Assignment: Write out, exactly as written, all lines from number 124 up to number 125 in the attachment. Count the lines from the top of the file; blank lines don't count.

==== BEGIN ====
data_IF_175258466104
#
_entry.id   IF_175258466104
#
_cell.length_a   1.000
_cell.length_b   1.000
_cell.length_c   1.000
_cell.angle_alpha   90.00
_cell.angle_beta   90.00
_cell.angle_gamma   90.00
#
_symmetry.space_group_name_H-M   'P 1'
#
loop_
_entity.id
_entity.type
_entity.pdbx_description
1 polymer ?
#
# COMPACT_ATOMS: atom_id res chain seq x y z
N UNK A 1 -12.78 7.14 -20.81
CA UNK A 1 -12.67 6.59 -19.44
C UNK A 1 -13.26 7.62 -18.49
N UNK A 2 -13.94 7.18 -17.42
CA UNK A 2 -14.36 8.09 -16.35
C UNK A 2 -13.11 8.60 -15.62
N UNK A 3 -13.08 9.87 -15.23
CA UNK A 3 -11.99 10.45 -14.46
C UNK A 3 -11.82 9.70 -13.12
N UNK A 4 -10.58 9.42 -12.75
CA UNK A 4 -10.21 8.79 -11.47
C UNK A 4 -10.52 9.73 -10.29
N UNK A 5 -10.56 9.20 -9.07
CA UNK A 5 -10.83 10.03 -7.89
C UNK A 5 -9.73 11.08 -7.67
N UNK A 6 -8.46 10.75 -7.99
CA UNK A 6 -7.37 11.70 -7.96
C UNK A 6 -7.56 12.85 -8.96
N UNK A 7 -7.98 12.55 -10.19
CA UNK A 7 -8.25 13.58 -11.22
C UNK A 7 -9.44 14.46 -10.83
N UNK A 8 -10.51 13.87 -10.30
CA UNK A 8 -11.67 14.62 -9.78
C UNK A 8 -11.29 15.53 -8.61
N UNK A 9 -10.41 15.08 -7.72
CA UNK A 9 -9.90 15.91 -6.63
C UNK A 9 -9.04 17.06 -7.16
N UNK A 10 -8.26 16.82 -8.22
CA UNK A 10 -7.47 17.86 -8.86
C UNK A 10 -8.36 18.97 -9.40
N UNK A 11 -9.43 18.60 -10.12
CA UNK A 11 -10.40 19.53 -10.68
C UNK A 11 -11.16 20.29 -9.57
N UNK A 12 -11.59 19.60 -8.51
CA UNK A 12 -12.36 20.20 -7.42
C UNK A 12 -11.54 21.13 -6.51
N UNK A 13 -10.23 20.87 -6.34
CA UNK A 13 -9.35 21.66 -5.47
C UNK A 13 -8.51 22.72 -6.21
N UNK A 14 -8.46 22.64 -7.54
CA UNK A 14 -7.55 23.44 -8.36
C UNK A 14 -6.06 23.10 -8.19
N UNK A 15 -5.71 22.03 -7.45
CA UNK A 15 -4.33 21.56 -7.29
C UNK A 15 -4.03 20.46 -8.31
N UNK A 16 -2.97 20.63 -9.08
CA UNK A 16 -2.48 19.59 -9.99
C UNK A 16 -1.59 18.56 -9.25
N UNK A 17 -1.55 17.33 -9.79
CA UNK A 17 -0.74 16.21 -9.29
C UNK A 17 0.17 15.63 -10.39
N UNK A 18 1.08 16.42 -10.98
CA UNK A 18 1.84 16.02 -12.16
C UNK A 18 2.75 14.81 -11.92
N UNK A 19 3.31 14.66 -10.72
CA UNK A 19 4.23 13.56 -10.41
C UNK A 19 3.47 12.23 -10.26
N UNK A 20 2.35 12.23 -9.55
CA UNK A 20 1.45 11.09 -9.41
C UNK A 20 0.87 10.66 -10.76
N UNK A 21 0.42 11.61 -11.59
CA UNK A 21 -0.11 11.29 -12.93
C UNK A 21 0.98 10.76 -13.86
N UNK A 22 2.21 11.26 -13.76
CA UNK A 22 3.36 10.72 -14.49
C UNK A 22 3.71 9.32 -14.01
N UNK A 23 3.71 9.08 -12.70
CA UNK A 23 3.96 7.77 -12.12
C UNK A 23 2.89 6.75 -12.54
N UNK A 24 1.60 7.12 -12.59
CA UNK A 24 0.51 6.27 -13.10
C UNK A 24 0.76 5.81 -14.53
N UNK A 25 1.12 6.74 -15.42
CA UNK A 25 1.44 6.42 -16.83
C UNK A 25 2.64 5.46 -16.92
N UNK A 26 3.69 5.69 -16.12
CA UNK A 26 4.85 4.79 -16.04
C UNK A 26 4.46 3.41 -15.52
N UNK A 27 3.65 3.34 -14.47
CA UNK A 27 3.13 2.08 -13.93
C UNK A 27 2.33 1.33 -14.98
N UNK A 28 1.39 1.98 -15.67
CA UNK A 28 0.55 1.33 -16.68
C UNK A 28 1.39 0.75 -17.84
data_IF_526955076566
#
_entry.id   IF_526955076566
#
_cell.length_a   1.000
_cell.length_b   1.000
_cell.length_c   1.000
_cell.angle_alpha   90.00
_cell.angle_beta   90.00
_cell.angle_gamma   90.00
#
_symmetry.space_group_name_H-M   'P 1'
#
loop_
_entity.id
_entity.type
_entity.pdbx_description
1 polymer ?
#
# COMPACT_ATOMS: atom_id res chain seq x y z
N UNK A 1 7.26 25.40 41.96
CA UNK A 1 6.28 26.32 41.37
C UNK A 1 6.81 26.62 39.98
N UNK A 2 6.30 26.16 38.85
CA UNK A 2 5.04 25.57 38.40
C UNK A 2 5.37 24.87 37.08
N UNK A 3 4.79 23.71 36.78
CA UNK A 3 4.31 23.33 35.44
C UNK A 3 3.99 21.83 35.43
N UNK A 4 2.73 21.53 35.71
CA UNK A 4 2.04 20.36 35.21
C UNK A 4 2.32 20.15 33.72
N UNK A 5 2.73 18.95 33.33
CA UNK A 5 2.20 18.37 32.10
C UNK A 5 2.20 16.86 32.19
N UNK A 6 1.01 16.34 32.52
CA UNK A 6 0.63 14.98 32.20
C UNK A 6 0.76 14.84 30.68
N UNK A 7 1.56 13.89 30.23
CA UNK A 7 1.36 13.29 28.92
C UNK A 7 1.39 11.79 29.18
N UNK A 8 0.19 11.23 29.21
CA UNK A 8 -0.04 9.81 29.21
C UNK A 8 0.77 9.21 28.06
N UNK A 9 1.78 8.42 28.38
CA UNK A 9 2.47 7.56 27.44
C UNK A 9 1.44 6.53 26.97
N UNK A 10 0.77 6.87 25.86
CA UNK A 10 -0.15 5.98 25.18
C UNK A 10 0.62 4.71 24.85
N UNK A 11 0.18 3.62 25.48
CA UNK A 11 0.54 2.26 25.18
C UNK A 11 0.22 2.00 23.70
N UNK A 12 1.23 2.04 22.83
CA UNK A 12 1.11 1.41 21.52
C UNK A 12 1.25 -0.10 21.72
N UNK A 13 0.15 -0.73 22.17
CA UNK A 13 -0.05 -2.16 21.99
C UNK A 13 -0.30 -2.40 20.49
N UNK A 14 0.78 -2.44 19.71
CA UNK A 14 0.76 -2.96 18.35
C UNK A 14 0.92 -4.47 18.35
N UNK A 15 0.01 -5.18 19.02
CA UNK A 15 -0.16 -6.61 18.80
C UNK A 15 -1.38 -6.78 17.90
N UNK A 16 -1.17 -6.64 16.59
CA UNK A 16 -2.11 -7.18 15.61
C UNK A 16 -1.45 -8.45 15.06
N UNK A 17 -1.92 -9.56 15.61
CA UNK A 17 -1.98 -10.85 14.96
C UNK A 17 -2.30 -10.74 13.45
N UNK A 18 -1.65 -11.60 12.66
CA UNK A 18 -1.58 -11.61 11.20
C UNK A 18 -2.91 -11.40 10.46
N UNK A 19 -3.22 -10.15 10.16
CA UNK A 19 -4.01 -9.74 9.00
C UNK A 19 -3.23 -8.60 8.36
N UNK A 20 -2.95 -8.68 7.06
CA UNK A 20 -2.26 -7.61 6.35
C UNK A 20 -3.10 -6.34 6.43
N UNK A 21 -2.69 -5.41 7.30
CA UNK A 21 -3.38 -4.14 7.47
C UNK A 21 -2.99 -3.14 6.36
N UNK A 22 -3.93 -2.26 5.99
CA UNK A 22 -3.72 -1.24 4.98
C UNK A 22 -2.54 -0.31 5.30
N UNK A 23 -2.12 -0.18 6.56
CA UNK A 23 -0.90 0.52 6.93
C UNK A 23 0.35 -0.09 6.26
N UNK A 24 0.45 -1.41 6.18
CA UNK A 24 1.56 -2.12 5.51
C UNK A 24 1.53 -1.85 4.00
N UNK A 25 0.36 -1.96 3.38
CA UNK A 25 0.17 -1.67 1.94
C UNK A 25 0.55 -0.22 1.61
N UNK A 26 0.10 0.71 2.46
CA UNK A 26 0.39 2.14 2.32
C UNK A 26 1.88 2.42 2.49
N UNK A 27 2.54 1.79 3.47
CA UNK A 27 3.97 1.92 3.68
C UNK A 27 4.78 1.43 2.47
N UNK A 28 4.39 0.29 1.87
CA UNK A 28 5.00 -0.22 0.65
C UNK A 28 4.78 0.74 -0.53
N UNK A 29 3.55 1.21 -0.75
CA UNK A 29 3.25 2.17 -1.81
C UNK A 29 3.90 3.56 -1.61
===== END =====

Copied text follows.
# COMPACT_ATOMS: atom_id res chain seq x y z
N UNK A 1 7.26 25.40 41.96